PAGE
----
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Interest Rates: Bank of England announces latest decision

The Bank of England has increased base rate to 4.0 per cent - its 10th rate rise in a row.

Nathan Emerson, chief executive of Propertymark, says:  “We of course are seeing challenges within the market as the cost of people’s mortgage payments are in some cases a lot higher than they have been traditionally used to. However, due to the demand for homes continuing to outweigh the number of properties available, this is fuelling a more stable market. With Banks stress testing people’s finances for many years, arrears and repossessions aren’t drastically increasing and we are therefore seeing a levelling out of the market and a return to more normal levels of housing transactions.”

Rightmove’s property expert Tim Bannister comments: “Today’s 0.5 per cent rise in the Bank of England base rate is another cost that homeowners on a tracker mortgage will need to factor into their monthly budgets when the full rate rise is passed on. It’s likely that many of those on a tracker mortgage will still be on a lower rate than most current fixed-deals even with this increase, so we’re unlikely to see any rush to fix from this group just yet, although with the gap between tracker and fixed rates narrowing it may prompt more people to see what’s on offer in the coming weeks.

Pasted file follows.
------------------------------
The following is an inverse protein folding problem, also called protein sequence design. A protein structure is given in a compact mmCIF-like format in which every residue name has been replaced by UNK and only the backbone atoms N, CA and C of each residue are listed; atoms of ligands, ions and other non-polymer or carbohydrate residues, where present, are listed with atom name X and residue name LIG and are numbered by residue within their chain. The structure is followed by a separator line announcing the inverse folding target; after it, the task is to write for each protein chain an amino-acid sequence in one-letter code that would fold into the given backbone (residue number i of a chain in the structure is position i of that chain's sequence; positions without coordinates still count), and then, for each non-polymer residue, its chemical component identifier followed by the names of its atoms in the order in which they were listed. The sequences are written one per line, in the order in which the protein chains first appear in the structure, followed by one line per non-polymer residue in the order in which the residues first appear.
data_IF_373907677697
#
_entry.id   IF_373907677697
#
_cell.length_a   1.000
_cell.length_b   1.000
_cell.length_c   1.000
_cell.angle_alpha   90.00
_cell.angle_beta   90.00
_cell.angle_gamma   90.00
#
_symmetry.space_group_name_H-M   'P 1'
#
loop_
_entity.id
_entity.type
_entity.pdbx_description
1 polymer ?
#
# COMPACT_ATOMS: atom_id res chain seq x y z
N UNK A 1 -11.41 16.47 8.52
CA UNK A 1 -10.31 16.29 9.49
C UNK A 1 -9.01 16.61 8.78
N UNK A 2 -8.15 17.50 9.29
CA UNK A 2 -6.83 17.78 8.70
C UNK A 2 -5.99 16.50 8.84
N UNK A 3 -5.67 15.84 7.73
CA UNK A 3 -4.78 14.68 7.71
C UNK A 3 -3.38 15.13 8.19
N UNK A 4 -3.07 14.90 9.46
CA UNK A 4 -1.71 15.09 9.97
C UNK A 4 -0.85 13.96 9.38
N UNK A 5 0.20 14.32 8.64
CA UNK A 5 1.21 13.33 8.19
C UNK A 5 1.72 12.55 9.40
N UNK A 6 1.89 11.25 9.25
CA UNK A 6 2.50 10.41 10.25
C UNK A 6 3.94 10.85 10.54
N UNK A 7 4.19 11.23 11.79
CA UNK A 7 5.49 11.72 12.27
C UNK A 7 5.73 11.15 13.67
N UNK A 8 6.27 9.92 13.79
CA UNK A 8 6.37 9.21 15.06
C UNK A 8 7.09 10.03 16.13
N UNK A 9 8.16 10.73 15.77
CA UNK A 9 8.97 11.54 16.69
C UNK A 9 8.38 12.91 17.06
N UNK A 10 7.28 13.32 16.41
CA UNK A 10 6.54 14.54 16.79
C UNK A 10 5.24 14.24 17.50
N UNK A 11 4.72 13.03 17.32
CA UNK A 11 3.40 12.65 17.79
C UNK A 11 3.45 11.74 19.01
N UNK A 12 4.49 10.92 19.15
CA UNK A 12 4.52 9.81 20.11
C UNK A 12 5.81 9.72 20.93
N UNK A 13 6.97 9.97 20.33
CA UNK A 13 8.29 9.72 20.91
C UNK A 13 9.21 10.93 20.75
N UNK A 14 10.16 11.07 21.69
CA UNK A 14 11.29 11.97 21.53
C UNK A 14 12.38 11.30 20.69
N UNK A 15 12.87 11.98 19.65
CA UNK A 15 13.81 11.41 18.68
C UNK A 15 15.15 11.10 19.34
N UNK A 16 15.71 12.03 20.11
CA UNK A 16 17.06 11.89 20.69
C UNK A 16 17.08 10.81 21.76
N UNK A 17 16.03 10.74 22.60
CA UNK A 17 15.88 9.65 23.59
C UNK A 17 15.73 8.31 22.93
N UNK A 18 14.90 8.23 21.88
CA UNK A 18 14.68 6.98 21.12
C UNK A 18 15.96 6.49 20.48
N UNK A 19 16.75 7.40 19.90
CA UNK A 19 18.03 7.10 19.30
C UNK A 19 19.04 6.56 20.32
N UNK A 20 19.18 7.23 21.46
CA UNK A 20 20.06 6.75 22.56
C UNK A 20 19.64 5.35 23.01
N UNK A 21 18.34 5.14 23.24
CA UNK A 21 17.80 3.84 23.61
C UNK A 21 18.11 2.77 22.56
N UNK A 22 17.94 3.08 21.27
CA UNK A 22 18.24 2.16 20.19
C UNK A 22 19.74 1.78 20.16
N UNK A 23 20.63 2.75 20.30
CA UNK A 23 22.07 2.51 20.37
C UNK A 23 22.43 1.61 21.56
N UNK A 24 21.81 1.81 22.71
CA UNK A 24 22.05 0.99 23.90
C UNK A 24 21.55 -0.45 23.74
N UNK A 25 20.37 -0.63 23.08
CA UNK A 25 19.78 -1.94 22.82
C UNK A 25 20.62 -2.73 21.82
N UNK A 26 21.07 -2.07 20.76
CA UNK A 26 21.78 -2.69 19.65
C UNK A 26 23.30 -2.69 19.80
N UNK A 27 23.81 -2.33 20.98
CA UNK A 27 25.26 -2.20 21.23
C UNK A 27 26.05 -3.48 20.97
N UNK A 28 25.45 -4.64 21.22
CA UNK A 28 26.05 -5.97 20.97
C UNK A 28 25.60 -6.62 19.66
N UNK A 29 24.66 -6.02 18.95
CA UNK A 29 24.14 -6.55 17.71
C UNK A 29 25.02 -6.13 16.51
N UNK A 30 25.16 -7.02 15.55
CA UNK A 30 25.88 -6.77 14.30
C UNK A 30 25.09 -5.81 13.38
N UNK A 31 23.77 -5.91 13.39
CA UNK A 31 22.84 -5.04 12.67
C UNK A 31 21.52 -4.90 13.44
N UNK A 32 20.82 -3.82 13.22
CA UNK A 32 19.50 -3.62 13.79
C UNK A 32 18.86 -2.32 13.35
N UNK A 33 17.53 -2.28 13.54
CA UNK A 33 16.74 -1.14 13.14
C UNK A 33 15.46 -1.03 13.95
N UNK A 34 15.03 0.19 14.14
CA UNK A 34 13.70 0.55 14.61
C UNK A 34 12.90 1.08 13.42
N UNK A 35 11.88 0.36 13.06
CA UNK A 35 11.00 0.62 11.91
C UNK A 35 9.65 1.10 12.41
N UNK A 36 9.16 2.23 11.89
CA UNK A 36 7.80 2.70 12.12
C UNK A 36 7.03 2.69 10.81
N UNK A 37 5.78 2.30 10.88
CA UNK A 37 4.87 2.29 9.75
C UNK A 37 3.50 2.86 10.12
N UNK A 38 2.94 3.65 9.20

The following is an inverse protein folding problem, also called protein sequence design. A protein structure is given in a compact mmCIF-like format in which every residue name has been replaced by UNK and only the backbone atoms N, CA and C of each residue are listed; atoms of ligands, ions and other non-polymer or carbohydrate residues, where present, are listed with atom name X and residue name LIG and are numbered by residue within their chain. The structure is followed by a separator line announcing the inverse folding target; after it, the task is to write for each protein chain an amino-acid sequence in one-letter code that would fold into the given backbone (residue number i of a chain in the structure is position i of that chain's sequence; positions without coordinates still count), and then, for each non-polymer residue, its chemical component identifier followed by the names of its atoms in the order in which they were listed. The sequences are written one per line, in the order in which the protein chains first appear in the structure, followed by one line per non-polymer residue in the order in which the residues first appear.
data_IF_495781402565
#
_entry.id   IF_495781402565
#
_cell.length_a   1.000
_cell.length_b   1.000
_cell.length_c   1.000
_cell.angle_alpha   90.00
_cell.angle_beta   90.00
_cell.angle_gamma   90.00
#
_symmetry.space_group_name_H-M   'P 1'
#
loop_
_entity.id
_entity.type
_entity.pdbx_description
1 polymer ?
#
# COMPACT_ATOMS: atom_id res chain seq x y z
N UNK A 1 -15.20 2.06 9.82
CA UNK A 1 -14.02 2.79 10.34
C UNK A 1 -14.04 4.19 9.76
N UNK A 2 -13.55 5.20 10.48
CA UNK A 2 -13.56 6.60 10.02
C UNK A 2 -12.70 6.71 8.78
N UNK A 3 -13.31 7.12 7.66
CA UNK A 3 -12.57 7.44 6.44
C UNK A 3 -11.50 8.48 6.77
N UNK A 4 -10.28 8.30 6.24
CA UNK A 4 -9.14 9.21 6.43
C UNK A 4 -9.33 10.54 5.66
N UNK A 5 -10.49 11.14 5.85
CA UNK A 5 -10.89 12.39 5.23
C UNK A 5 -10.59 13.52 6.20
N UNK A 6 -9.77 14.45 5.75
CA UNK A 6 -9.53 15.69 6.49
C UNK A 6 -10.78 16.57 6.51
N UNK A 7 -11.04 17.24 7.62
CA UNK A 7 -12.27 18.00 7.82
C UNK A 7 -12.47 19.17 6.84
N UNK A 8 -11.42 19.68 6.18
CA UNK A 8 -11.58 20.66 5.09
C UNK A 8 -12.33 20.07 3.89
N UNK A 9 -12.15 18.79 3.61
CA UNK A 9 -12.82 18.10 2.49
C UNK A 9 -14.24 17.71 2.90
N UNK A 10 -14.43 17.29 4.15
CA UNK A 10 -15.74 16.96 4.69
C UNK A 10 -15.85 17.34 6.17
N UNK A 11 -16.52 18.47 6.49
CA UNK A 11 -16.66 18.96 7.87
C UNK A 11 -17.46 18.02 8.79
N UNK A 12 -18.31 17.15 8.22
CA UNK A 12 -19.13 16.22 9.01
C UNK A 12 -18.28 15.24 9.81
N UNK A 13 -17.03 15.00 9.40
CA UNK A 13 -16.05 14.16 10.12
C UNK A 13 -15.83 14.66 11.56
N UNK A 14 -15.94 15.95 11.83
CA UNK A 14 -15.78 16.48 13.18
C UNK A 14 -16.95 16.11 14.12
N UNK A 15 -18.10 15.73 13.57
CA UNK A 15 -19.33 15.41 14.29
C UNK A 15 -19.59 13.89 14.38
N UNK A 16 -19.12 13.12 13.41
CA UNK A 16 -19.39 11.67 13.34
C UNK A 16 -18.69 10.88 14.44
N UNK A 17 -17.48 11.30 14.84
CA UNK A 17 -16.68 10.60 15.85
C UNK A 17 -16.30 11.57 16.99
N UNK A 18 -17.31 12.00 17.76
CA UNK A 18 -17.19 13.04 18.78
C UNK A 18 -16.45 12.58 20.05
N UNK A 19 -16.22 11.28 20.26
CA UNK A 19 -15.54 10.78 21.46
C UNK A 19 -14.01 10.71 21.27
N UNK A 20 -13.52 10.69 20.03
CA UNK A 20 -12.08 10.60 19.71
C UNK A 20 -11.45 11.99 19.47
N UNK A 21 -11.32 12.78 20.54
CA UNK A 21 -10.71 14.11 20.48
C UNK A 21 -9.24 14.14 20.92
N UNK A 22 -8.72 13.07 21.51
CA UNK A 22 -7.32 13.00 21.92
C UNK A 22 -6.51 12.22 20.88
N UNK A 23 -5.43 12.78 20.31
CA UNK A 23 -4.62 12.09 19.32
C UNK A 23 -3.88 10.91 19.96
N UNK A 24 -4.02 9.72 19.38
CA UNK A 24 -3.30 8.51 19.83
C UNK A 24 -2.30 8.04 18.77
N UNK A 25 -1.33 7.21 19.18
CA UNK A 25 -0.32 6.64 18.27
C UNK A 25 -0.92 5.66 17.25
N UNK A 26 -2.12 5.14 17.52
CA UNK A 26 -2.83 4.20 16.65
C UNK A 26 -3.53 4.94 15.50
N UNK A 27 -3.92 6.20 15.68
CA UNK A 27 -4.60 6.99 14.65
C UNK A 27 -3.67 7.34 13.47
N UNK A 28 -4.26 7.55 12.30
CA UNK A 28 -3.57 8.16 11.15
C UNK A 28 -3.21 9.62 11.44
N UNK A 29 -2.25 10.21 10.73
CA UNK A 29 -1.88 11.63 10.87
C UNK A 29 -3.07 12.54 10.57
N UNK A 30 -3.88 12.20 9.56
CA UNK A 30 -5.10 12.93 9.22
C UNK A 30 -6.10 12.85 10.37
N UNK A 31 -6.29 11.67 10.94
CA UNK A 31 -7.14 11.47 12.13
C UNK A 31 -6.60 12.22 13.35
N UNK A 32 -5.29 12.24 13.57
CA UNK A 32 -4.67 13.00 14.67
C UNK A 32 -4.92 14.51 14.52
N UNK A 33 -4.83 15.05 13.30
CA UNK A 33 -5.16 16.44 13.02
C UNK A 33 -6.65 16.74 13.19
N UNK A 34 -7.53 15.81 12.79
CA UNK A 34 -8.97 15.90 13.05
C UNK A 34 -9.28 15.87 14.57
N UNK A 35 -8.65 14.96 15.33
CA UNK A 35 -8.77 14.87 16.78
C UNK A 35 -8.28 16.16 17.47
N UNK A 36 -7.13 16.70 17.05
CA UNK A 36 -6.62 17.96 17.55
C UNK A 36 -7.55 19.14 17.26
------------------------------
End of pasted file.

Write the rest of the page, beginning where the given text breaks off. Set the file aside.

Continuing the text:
“For those considering taking out a fixed mortgage deal soon, the good news is that this increase was widely expected by the financial markets and will have likely been factored into plans. This means that we may see fixed-rate mortgage deals continue to edge downwards in the first half of this year, as some stability and calm continues to return to the markets. We’re still seeing buyer demand higher than the last normal housing market of 2019, indicating that people have the confidence to get on with their moves and if fixed deals do head further downwards this may encourage people further. We may see further increases in the base rate later this year but it’s difficult to predict how it will impact mortgage rates.”



Jeremy Leaf, north London estate agent and a former RICS residential chairman, comments: "The effects of the Bank of England’s base rate decision have seemingly been discounted by many homebuyers and sellers who are on fixed-rate deals which don’t expire for some time yet. But don’t get me wrong, those directly impacted by the change will know all about it in their repayments. The impact on house prices has been a reminder that negotiations can be tough if transactions are to happen as prospects are not exactly rosy. While another base-rate rise is unwelcome, more attention is being focused on two- and five-year fixed-rate mortgages, which thankfully have started to fall. This will bring much-needed stability and confidence to take on debt, despite continuing worries about the economy."

According to the Nationwide, the UK housing market is now in its longest slide since 2008, with the UK average house price slipping again last month to leave prices almost unchanged over the last year as a whole. Mortgage rates have eased in recent weeks after surging following the now-infamous mini-budget. But affordability remains stretched according to Nationwide chief economist Robert Gardner: he says that current mortgage rates leave the cost of servicing a typical mortgage as a share of take-home pay at or above the long-term average in all regions of the country.


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